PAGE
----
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Citizens Wind says local project is not out to bid  

Credit:  By Lisa Loomis, The Valley Reporter, www.valleyreporter.com 2 September 2010 ~~

Citizens Wind is not soliciting bids for a commercial wind project on the Northfield Ridge in Waitsfield.

That’s the word from company spokesperson Ashley Durmer in a letter to Waitsfield Select Board chair Kate Williams.

In an August 26 letter, Durmer said she had received several phone calls about a false posting for construction bids on the Works in Progress website. Works In Progress lists possible construction projects on its website.

Citizens Wind came to Waitsfield this spring to explain that it was exploring the feasibility of a commercial wind farm on the Northfield Ridge because the ridge appeared to meet three important criteria: access to the existing grid, good winds and flat/accessibility on top. In the spring, two company representatives acknowledged that Waitsfield’s Town Plan specifically prohibits commercial wind farming above 1,700 feet on the ridge. The two said that they were hopeful citizens would change the Town Plan.


The Waitsfield Planning Commission declined to make any changes to the current wind farming prohibition in the current and pending version of the Town Plan. In the meantime, Citizens Wind representatives came to the Moretown Energy Commission to explain the company’s interest in the Moretown portion of the Northfield Ridge – which runs from Warren north past Moretown.

Initially, Citizens Wind expressed interest in constructing 15 to 24 500-foot-tall wind towers on the top of the ridge from Waitsfield’s border with Moretown, south to the Warren town line. The towers would be accessed via a gravel road along the top of the ridge. Company spokesperson Randy Male subsequently told Moretown residents and its energy committee that his company would be interested in extending the project further north into Moretown than it had originally intended.

Two weeks ago, Durmer said that the company was aware that Waitsfield had declined to change its Town Plan. In response to questions about whether the company had filed requests with the Vermont Public Service Board (which permits wind projects and the monitoring data needed to assess a year’s worth of wind) for MET towers to monitor the wind on the ridge, Durmer said, the company had not filed any applications.


Durmer, in her August 26 letter, writes, “Our company is in the early stages of investigating the feasibility of a wind project along the ridge, but we are a long way from determining whether it makes sense to move forward, let alone put a construction project out to bid.”

“There are a number of variables involved in determining the feasibility of a wind farm in a particular location, all of which are done prior to building an actual wind farm. These include looking at the wind capacity, access to transmission, the electricity market, construction costs, local and state regulations and community support. Our team examines each of these factors in roughly parallel fashion. It is important to emphasize that in this project, as in all our projects, we intend to gather information and seek counsel in an open and transparent manner,” Durmer continued.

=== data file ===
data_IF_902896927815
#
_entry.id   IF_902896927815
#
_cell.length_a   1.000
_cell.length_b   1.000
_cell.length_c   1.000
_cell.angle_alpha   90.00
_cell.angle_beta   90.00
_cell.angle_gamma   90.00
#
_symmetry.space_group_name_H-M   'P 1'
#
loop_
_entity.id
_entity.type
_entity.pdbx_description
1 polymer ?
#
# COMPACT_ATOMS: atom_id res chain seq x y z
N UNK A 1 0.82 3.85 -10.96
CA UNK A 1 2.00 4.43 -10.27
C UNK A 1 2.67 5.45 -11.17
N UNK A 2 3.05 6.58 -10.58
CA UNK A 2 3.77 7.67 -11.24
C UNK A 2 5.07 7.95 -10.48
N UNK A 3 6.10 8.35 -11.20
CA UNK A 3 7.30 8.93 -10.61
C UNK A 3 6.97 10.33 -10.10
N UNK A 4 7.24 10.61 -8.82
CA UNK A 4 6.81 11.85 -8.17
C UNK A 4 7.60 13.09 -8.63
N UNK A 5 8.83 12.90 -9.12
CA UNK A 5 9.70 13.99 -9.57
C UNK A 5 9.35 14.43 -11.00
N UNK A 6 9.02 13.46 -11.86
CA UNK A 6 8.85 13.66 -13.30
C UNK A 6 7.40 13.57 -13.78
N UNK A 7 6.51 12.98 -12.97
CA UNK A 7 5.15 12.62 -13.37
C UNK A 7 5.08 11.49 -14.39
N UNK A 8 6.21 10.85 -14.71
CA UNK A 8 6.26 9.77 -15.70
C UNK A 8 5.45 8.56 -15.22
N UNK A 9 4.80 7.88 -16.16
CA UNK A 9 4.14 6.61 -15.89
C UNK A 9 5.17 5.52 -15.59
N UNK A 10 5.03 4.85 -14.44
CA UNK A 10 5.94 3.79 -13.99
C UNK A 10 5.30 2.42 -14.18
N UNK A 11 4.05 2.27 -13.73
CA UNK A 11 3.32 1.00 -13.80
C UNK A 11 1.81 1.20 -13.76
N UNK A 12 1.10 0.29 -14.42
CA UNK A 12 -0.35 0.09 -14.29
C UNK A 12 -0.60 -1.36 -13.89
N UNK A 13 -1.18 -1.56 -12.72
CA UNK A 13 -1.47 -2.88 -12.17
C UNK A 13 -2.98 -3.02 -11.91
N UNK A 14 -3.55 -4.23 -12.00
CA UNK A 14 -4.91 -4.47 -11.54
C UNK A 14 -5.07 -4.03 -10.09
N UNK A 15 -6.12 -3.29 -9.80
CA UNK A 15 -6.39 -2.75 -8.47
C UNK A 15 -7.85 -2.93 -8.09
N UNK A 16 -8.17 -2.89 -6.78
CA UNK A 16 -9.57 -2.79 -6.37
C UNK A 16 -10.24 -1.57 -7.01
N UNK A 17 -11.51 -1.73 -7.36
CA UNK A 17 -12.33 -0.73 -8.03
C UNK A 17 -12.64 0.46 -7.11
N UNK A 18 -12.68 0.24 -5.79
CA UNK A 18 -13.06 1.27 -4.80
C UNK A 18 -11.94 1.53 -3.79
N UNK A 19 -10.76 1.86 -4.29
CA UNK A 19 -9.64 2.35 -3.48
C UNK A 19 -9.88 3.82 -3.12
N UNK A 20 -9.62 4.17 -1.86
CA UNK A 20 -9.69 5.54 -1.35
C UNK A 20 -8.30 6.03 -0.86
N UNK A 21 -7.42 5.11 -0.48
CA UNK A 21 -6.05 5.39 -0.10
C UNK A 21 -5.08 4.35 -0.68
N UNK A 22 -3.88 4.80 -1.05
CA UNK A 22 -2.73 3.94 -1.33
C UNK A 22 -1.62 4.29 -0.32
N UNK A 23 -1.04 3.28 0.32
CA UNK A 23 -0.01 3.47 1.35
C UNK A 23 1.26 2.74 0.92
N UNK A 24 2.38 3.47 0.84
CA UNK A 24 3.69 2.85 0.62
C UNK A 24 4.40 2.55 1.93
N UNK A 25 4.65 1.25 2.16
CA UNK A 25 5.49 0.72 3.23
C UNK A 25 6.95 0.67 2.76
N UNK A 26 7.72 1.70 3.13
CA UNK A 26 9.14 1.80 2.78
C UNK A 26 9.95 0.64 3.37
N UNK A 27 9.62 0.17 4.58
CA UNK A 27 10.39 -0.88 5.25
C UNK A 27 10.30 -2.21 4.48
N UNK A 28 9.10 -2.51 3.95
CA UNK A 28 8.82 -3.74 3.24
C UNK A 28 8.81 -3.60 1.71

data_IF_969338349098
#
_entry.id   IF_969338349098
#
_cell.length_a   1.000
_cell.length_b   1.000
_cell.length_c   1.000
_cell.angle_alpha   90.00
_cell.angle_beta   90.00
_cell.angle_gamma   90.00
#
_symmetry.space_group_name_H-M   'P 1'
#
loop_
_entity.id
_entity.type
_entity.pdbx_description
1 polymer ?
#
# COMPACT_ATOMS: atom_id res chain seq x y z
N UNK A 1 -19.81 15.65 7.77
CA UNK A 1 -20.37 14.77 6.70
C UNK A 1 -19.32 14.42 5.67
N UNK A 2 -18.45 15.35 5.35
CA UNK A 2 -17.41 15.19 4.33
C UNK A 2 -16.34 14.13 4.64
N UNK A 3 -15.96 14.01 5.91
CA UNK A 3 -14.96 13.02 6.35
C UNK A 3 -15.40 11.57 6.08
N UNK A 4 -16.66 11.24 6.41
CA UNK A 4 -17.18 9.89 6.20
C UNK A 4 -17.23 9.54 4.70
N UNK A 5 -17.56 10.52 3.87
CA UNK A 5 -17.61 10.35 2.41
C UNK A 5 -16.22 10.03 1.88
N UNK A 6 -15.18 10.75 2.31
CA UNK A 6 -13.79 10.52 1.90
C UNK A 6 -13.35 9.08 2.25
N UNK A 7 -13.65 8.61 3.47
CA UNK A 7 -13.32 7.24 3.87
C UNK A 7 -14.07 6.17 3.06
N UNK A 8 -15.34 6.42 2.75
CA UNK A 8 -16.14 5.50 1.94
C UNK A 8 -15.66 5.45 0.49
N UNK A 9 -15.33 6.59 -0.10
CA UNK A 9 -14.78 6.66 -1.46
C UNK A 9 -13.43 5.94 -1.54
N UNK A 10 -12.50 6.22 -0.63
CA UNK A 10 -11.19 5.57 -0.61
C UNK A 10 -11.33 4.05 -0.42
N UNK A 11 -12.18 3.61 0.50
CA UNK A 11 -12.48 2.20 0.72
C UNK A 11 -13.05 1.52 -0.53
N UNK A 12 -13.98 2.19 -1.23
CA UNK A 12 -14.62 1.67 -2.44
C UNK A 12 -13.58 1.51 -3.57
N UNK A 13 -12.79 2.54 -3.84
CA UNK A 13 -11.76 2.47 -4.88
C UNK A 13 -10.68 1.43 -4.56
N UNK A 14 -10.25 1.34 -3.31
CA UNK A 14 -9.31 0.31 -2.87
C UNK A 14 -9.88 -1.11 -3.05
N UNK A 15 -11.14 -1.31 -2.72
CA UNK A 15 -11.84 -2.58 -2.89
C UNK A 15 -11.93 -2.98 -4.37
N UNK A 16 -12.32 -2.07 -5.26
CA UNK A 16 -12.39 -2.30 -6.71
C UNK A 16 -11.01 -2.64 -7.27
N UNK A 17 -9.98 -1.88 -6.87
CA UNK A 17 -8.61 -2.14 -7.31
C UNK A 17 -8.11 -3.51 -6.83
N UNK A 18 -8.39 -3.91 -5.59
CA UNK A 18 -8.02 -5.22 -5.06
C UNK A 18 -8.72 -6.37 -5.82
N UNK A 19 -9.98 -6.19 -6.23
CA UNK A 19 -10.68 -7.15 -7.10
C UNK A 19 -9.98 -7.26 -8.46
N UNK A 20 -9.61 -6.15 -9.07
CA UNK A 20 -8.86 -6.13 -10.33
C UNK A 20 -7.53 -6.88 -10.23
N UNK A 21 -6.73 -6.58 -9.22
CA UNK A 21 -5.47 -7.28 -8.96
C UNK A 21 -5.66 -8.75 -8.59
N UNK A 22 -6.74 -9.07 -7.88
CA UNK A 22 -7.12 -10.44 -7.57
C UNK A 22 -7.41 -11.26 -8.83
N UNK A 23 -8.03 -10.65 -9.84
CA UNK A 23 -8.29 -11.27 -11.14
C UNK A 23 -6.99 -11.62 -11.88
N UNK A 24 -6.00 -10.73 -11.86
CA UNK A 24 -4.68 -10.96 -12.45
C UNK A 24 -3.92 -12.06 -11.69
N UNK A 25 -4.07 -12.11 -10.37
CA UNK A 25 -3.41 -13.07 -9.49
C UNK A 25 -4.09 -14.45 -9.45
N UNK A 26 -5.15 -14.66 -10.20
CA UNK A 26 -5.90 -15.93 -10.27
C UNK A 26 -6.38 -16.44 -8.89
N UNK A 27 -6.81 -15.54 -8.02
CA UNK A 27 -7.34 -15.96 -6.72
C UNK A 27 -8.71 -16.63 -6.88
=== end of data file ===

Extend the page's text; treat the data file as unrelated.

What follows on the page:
While Durmer said exploration into feasibility is continuing, Northfield resident Anne Donahue reported that she also spoke to Citizens Wind and was told that community outreach in the area would get underway by mid-September. The letter to Waitsfield makes no reference to community outreach, but it is copied to the select boards and planning commissions in Moretown and Northfield, as well as the Waitsfield Planning Commission.

Donahue, who is running for re-election as state representative from Moretown, Northfield and Roxbury, wrote in an email to constituents that she called Citizens Wind about the project and the company spokesperson said ‘full outreach to all area residents is planned.”

Donahue wrote: “The company was, in its words, ‘backed into a couple of meetings’ that were not planned at such a preliminary stage, when word of an introductory conversation about wind energy with the planning board in Waitsfield spread rapidly, and there was a large community turnout and coverage in the local press.”


“The company’s intent is to begin active outreach to provide information and seek community response in Northfield by about mid-September. [That would have been the intended timeline for Waitsfield and Moretown.] After getting this initial gauge of the level of support, the next step planned is a ‘very public series of events’ to create good public dialogue,” Donahue wrote.

Brian O’Connor, communications director for Citizens Wind, said that the company was engaged in ongoing outreach and research into the feasibility of a project on the Northfield Ridge. He said the company was aware that Waitsfield had not changed its Town Plan as well.

“Up to this stage, it’s been clear that there is not the intention to change the Town Plan. Is there some sentiment for revisiting that decision in the community? I don’t know that yet. I can’t say if citizens would petition the town for a change in the Town Plan. That is part of our assessment. What was decided by the planning commission was a matter of record; what others in the community feel is something we have to explore,” O’Connor said.

That exploration was being done by calling people in the area, responding to letters and emails and talking to elected and appointed leaders in the communities, he added, noting that it was being done concurrent with exploring the technical aspects of such as project.

Source:  By Lisa Loomis, The Valley Reporter, www.valleyreporter.com 2 September 2010

This article is the work of the source indicated. Any opinions expressed in it are not necessarily those of National Wind Watch.

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